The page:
Upon the seat of a water-bicycle built for two

ALANA DIXON
Last updated 05:00 02/07/2011
AGAINST THE TIDE: Paul Olson and Peter de Jong are victorious after crossing Foveaux Strait on a sea cycle.
JOHN HAWKINS/ The Southland Times
AGAINST THE TIDE: Paul Olson and Peter de Jong are victorious after crossing Foveaux Strait on a sea cycle.

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Quitting was never an option for the men who cycled across one of the most notorious stretches of water in the country.

On Thursday, Bluff men Paul Olson and Peter de Jong became the first to cycle across Foveaux Strait, leaving Bluff Harbour at 8.30am before finally pulling into Halfmoon Bay just before 5.30pm.

Yesterday, Mr Olson said the duo had never contemplated turning back, despite the testing conditions they sometimes encountered.

Although conditions were ideal for most of the trip, they pedalled against the tide, and struck high winds and waves from all directions once they hit the middle of the strait.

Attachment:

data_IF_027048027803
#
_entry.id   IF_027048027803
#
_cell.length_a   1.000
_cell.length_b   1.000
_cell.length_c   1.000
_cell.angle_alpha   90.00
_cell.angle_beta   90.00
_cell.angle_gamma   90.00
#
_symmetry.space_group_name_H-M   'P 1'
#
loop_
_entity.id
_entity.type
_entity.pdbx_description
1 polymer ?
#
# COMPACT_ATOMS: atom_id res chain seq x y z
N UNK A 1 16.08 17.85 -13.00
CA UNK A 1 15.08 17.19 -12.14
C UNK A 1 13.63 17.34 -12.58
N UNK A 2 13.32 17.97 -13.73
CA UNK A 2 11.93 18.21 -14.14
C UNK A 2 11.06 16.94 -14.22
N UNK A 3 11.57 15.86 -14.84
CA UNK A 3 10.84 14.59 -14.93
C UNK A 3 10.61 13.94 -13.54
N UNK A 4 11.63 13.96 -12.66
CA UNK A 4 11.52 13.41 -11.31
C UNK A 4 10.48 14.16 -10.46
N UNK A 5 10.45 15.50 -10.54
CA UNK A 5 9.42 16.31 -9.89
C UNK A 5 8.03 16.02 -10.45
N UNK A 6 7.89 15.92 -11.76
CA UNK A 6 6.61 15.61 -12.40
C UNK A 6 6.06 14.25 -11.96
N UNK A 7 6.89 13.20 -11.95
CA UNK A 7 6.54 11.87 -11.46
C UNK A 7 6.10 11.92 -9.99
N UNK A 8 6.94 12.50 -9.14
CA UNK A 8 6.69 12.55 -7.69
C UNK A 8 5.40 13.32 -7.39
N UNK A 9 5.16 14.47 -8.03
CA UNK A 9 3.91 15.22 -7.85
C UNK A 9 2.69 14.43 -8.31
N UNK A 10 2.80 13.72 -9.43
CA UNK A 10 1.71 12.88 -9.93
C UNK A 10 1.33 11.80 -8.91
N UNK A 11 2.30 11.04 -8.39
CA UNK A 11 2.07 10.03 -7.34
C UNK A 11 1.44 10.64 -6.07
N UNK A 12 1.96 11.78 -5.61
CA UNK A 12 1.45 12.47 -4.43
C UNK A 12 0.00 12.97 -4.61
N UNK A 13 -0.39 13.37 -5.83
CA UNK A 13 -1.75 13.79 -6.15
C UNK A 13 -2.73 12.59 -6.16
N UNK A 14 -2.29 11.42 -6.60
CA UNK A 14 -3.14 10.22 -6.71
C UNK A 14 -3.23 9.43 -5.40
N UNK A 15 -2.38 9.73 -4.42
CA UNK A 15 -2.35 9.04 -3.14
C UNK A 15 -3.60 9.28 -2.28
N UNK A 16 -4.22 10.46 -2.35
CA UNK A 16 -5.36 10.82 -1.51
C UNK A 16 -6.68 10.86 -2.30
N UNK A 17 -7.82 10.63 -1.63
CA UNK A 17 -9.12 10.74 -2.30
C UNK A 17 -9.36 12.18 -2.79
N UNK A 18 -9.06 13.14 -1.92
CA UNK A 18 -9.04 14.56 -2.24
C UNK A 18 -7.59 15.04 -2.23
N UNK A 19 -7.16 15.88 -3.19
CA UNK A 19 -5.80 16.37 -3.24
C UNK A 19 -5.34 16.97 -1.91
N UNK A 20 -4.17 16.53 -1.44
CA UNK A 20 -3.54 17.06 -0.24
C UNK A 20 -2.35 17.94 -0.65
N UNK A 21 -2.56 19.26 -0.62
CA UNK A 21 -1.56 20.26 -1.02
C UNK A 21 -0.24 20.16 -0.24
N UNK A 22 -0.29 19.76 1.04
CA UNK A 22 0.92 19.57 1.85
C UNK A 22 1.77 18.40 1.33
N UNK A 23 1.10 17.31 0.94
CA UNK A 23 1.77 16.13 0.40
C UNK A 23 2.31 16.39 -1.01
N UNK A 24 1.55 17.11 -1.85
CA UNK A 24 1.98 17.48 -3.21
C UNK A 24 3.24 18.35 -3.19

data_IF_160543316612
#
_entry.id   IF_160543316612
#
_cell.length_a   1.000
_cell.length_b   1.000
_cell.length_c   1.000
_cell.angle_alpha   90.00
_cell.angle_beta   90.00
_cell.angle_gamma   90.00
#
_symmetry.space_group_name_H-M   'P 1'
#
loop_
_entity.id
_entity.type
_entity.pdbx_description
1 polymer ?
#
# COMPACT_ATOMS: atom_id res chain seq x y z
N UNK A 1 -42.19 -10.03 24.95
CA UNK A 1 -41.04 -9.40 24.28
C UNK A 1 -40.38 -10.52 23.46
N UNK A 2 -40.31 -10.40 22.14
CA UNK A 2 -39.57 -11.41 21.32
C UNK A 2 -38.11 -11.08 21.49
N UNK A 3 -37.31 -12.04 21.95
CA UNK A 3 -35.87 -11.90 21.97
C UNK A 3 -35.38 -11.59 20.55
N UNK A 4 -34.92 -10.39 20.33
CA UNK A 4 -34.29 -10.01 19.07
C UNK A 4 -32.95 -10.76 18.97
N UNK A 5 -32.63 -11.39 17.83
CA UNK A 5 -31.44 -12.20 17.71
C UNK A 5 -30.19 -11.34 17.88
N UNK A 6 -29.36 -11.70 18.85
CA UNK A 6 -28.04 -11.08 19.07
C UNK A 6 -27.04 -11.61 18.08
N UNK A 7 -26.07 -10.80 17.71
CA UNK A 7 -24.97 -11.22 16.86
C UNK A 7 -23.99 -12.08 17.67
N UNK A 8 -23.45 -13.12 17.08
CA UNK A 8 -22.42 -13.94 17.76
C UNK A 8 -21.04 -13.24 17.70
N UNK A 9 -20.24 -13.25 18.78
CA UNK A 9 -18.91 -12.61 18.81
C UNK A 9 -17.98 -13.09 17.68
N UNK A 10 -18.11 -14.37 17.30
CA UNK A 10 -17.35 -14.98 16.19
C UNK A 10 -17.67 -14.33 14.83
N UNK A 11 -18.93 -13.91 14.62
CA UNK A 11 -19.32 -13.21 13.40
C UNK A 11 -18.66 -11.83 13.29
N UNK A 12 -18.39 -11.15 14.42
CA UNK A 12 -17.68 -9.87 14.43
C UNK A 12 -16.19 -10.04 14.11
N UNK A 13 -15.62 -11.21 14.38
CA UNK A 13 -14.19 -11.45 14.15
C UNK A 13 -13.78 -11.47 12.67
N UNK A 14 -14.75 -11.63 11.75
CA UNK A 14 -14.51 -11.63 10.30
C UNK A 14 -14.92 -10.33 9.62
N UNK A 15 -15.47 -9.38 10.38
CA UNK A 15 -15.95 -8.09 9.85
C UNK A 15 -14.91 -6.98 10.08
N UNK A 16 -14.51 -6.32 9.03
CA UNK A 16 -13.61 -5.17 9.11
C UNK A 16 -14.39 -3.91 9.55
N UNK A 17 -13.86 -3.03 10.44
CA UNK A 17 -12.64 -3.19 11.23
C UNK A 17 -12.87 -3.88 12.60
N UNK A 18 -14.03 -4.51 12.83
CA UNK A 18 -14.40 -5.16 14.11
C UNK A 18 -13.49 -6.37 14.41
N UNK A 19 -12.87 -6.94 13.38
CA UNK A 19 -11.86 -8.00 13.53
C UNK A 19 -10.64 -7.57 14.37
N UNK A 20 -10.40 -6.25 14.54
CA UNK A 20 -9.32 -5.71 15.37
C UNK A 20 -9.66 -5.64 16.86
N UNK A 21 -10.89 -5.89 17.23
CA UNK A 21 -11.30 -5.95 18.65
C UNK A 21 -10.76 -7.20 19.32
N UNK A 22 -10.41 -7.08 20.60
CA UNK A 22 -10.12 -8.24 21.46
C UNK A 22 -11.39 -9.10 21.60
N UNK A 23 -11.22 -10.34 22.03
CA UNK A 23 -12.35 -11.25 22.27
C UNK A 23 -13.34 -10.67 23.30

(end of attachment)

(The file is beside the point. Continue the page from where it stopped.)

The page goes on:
"It was kind of like coming across all four seasons in one day ... [but] we knew we could do it, we just had to push through the pain. We didn't have any doubt, not through the whole thing. We felt the burn and knew it was going to be hard, but we just pulled our sleeves up and kept going," he said.

The pair made the crossing to support their friend Kevin "Stoney" Bourke's project, to build a 20m double-hulled, rope-lashed 18-bunk waka that would be used to spread an environmental message, landing to clean up beaches, and teach children respect for the land, sea and themselves.

For most of their cycle, they were escorted by a school of about seven small sharks and circling above were several mollymawks, so they had plenty to see along the way, Mr Olson said.

Adding to the party were a couple of bottles of beer passed down by the crew aboard the Foveaux Freighter, which tided them over for the final two-hour leg of the trip.

"It was just the energy boost that we needed to get that last little bit done."

They did not wear their lifejackets, because it was too hot to wear them for that length of time, but were sitting on them for the entire crossing so if something happened they could reach them quickly. They also had a radar reflector, flares, an emergency radio and plenty of food and drink, Mr Olson said.

Both men had wobbly legs after stepping back ashore, but the aftermath of their gruelling effort had so far been limited to just stiff knees, he said. "I just wanted to put my feet up. We found it pretty hard to sleep last night, we were still so full of adrenalin, so I'm a bit knackered ... I might go find a masseuse somewhere though."

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